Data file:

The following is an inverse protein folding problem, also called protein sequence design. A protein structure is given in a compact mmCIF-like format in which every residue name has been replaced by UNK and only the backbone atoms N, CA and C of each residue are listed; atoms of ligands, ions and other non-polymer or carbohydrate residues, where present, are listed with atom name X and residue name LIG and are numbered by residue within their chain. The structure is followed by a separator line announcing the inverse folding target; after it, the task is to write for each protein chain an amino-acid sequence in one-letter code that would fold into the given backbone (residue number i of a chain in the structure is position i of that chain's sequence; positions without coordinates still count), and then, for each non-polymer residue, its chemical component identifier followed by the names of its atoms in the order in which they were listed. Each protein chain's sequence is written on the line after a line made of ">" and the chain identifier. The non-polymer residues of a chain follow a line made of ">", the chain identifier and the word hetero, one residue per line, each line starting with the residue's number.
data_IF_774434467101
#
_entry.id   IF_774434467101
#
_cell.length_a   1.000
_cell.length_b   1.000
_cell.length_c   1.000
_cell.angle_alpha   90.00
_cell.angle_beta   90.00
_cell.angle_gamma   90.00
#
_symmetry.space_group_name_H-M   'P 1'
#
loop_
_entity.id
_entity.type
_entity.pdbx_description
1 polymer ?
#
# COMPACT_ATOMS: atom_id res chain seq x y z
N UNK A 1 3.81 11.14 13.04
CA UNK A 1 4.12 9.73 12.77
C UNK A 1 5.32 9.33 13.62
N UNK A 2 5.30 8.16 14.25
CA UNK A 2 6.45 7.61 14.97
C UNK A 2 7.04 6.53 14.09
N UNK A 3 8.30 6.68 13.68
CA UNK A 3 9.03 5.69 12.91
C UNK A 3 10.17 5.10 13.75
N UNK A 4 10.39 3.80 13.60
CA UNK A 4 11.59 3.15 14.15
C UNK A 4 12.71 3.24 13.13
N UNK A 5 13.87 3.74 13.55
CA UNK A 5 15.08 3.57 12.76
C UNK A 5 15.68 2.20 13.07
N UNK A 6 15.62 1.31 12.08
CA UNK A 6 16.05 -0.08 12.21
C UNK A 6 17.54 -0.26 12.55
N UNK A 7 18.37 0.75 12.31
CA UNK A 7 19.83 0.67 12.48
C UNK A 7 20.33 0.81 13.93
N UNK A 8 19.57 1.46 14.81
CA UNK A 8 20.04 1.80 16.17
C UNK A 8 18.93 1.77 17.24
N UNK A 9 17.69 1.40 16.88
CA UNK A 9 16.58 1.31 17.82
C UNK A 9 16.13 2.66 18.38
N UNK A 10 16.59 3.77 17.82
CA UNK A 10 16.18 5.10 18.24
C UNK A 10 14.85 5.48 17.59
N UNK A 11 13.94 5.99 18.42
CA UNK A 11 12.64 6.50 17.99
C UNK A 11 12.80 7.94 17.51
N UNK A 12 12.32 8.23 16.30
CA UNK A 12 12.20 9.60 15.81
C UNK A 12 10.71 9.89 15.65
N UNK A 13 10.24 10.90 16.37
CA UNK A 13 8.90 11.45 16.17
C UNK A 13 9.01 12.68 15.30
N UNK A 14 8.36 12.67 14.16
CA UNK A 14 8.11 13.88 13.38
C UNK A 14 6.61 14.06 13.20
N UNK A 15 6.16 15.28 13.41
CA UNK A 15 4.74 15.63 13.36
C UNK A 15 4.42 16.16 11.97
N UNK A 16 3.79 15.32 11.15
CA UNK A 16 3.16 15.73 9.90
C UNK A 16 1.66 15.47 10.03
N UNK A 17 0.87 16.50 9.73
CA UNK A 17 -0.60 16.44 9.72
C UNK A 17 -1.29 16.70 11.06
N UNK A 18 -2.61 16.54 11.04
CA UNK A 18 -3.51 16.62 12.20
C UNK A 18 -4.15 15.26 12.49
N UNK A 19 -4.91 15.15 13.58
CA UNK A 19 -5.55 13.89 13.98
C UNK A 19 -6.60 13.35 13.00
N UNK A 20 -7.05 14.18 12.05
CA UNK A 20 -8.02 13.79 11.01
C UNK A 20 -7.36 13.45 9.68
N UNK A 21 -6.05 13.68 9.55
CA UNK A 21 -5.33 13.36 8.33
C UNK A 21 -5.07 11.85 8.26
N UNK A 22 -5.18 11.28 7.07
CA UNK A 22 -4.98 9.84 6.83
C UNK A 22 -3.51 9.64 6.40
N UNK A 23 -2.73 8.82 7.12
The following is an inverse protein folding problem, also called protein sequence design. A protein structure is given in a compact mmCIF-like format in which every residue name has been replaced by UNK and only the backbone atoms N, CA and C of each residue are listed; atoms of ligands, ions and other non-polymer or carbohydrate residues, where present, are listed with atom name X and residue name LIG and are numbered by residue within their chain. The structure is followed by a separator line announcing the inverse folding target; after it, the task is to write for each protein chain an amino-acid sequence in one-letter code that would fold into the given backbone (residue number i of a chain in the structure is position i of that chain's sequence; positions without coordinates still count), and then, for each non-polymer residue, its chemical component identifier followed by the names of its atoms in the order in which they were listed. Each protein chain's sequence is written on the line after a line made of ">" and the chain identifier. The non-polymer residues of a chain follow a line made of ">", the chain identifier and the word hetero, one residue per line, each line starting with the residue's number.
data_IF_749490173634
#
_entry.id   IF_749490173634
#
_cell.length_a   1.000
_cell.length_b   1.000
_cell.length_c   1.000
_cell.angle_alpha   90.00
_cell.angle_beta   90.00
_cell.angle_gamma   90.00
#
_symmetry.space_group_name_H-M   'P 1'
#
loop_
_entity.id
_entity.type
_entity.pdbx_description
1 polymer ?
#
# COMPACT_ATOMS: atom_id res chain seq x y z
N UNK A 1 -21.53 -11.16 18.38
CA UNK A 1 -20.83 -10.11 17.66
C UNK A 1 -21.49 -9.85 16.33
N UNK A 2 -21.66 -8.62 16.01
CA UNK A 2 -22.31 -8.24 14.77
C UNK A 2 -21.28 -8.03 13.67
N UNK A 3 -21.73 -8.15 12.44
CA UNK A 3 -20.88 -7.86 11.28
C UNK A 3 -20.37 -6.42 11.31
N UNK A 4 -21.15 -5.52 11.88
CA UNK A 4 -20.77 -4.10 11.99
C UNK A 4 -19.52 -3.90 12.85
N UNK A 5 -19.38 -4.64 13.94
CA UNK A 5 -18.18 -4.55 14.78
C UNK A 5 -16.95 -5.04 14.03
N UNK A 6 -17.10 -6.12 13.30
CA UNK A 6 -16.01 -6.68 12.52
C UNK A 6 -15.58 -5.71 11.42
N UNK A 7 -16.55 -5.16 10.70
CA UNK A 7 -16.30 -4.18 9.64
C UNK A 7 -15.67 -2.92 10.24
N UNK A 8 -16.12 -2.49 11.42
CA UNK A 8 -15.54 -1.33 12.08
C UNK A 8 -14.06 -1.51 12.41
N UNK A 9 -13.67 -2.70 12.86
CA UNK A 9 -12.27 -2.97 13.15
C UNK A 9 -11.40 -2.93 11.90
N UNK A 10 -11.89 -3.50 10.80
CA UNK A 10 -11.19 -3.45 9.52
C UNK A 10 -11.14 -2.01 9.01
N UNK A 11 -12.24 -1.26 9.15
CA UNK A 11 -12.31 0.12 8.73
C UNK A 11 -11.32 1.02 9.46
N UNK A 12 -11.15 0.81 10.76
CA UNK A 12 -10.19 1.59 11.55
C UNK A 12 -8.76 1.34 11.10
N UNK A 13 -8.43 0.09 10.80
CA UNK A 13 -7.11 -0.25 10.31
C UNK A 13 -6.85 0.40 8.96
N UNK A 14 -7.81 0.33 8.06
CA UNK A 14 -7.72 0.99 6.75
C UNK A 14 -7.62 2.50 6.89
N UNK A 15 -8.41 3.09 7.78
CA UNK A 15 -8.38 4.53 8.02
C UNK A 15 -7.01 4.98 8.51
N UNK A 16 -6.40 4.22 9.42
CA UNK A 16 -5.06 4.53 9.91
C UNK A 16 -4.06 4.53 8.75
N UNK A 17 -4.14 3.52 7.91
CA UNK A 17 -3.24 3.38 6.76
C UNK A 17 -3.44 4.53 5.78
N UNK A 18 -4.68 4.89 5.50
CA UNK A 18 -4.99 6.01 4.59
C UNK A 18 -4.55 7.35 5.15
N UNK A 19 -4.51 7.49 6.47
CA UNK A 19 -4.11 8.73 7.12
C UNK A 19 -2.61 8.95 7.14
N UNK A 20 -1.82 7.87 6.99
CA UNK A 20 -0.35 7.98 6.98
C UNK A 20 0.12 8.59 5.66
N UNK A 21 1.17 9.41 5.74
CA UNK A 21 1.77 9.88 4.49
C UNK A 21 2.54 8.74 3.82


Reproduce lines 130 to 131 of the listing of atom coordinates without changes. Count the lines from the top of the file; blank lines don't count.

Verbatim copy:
C UNK A 7 -15.67 -2.92 10.24
N UNK A 8 -16.12 -2.49 11.42